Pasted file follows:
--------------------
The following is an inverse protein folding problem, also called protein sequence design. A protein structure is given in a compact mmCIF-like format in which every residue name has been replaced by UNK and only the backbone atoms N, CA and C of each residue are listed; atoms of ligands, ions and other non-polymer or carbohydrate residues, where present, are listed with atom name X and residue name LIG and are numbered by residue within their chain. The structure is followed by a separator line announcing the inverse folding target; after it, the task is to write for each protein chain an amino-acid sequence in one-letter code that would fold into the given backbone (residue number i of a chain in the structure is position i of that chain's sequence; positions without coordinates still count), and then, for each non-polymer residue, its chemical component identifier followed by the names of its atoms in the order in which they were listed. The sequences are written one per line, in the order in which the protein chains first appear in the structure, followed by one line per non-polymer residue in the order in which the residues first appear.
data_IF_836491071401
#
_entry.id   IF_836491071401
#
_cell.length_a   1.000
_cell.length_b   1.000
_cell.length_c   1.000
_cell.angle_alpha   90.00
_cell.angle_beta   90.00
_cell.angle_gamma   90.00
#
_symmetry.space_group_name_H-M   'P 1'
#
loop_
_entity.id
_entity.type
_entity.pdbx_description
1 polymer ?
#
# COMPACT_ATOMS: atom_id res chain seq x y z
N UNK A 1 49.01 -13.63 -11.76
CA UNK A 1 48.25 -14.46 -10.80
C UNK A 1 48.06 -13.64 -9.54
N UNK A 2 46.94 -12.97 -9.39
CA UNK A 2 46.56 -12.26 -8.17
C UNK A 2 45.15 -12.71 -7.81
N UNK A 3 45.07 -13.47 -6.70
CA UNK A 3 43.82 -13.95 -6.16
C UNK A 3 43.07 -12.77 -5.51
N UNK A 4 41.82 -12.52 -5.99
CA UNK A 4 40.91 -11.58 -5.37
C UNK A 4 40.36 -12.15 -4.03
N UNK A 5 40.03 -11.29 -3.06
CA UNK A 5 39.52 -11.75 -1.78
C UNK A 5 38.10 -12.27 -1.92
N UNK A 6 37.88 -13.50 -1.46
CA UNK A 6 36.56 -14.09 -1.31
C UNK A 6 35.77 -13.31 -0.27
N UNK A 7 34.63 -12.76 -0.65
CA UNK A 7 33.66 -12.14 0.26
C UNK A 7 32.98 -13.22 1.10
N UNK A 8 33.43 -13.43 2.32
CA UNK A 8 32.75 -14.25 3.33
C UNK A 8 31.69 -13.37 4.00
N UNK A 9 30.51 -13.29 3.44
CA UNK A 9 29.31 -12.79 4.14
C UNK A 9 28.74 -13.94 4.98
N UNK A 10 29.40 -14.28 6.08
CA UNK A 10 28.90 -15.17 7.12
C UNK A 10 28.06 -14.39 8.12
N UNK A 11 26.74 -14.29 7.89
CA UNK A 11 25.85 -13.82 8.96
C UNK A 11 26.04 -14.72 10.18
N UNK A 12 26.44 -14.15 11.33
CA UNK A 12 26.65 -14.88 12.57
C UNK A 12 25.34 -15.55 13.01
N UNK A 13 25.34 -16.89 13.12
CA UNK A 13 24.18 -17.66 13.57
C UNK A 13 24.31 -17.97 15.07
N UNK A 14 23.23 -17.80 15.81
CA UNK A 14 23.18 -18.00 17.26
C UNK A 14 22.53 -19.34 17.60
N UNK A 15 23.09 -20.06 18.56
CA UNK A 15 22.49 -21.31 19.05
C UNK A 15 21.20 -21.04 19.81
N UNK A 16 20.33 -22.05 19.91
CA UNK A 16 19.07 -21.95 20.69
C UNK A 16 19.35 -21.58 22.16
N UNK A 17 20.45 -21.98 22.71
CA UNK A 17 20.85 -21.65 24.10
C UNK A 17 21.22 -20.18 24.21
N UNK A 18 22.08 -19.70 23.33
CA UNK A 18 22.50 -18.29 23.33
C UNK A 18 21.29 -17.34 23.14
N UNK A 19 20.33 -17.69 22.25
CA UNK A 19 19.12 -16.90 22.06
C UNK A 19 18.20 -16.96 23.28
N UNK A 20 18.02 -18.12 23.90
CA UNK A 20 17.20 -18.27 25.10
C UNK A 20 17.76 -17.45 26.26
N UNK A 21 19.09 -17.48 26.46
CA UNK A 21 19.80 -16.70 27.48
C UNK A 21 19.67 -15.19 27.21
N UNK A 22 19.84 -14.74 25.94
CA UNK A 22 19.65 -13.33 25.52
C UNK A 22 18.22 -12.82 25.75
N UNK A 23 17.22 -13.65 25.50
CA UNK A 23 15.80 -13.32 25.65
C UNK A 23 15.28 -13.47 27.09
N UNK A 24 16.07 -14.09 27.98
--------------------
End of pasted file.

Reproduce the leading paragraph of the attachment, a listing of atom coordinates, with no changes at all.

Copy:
The following is an inverse protein folding problem, also called protein sequence design. A protein structure is given in a compact mmCIF-like format in which every residue name has been replaced by UNK and only the backbone atoms N, CA and C of each residue are listed; atoms of ligands, ions and other non-polymer or carbohydrate residues, where present, are listed with atom name X and residue name LIG and are numbered by residue within their chain. The structure is followed by a separator line announcing the inverse folding target; after it, the task is to write for each protein chain an amino-acid sequence in one-letter code that would fold into the given backbone (residue number i of a chain in the structure is position i of that chain's sequence; positions without coordinates still count), and then, for each non-polymer residue, its chemical component identifier followed by the names of its atoms in the order in which they were listed. The sequences are written one per line, in the order in which the protein chains first appear in the structure, followed by one line per non-polymer residue in the order in which the residues first appear.